Monday, August 26, 2013

Review: 'Keith Richards on Keith Richards: Interviews and Encounters'


The cover shot says everything you need to know about the Keith Richards attitude. The bird he’s flipping says, “Fuck off.” The smile says, “Don’t take it so seriously, baby.” This is the Keith we encounter time and again in Keith Richards on Keith Richards: Interviews and Encounters, largely because Sean Egan chose so many pieces from the eighties onward when Keith was in full I-know-Im-a-living-legend mode. The editor, who also put together the excellent recent anthology The Mammoth Book of The Rolling Stones, had his reasons for skewing so post-golden years. In the sixties, Keith was actually third in line behind Mick Jagger and Brian Jones in the Stones hierarchy, so there were fewer interviews with him. Because Rock journalism had not matured yet, the interviews of that period tended to be lightweight anyway.

So The Rolling Stones’ most creatively fertile decade is represented by a mere nine pages. That includes a ghostwritten piece from 1964 dropping the first hints of Keith’s anti-establishment stance, an interesting piece from the same year about his early experiences with songwriting, and an amusing Better Homes and Gardens-style puff about Redlands from 1966 that does as good a job of highlighting his Gothic decadence/wasted clown image as any of the proper interviews (stolen truncheon hanging from the ceiling, burnt sausage in the frying pan, Dennis Wheatley book on the crapper floor, bedroom missing half its floor to provide a view into the kitchen).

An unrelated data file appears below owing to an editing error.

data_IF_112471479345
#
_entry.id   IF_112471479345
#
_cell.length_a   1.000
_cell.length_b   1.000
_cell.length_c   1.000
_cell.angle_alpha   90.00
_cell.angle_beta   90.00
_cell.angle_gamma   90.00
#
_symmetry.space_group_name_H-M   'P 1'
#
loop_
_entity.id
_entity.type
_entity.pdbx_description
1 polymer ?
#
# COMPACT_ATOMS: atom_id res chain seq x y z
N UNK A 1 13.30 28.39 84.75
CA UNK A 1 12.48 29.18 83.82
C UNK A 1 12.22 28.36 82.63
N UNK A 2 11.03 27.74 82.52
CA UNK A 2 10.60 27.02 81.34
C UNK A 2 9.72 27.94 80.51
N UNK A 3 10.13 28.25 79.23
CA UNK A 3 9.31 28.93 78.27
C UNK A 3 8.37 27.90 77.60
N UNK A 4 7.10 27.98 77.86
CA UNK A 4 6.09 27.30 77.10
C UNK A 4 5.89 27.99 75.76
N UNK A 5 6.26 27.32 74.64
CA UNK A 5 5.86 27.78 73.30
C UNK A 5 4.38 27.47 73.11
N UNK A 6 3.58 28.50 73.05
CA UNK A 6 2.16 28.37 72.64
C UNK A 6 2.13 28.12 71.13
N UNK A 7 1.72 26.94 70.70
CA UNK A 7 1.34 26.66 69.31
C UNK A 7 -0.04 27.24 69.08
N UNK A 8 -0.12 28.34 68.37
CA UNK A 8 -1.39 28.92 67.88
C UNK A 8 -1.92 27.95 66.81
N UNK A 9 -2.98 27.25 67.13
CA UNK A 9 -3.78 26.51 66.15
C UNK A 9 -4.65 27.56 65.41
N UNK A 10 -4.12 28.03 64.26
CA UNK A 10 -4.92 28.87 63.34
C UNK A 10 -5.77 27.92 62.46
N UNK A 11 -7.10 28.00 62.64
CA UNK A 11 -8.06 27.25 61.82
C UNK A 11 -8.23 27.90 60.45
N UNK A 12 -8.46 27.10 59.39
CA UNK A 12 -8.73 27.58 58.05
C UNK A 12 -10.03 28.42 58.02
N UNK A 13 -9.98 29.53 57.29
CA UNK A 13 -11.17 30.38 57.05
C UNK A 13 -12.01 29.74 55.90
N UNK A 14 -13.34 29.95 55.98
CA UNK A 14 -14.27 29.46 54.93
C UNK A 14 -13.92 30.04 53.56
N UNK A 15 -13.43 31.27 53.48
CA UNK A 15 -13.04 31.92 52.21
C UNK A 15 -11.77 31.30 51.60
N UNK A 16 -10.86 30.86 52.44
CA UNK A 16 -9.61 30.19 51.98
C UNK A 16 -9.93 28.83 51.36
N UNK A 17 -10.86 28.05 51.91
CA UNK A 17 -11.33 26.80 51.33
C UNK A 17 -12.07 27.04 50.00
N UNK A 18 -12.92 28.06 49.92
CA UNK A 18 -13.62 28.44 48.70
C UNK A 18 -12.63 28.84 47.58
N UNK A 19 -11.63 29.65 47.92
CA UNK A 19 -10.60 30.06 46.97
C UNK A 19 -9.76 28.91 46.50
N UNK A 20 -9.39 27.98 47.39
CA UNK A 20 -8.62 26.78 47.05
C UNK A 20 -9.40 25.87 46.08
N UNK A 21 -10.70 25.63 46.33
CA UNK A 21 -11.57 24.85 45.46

After Brian’s death, Keith’s artistic influence over the Stones’ music became better known, and the rebel persona he earned with his 1967 drug arrest solidified his infamy. From the seventies we get one massive, uncut, 80 page interview with Rolling Stone and a zonked one conducted in 1976 first published online twenty years later. If you’ve read The Mammoth Book, you’ve already read these.

That leaves the period when the Stones’ greatest relevance was in the past as the most thoroughly represented. This is also when Keith Richards had his act down completely: sneering disdain swaddled in down-to-earth amiability. He has certain stock responses he likes to repeat: Spanish Tony’s book Up and Down with The Rolling Stones constantly lapses into “fairy tales,” Brian Jones was ruined by his pop star complex, law enforcement is a bigger problem than drugs, guitarists should spend more time playing acoustic, Mick Jagger’s solo career is dog shit. That there is truth and insight in much of what he says makes the repetition less irritating, but it remains frustrating that the selection isn’t better balanced. It’s definitely a problem when Dirty Work, the Stones’ one irredeemable stinker, gets more ink than almost any other LP. That Keith spends a lot of time defending that dreck, even saying that his band shuns technology at a time their music was caked in synths and processors, suggests he isn’t always the most self-aware guy in the world.

Yet there are still things to learn in Keith Richards on Keith Richards: his take on The Who, his cagey handling of Chuck Berry while making the Hail! Hail! Rock ‘n’ Roll documentary, his surprising affinity for guitarists Johnny Marr and Glenn Tilbrook when he generally seems skeptical of every musician born after Chuck. Egan’s choice of pieces that veer from the expected format are interesting too: the aforementioned Redlands article, an excerpt from Gil Markle’s online memoir about recording Keith performing oldies and standards in 1981, an unpublished Ira Robbins interview from 1988, a Dutch one from 1989 printed in English for the first time, a 2010 interview devoted to Exile on Main St., and perhaps most intriguing of all, an ice-and-fire parallel interview with Mick and Keith from 2002 in which many of the guitarist’s criticisms of his singer become subtly apparent. And for those who have not read The Mammoth Book, that 1971 Rolling Stone interview is required reading.

Get Keith Richards on Keith Richards: Interviews and Encounters at Amazon.com here:

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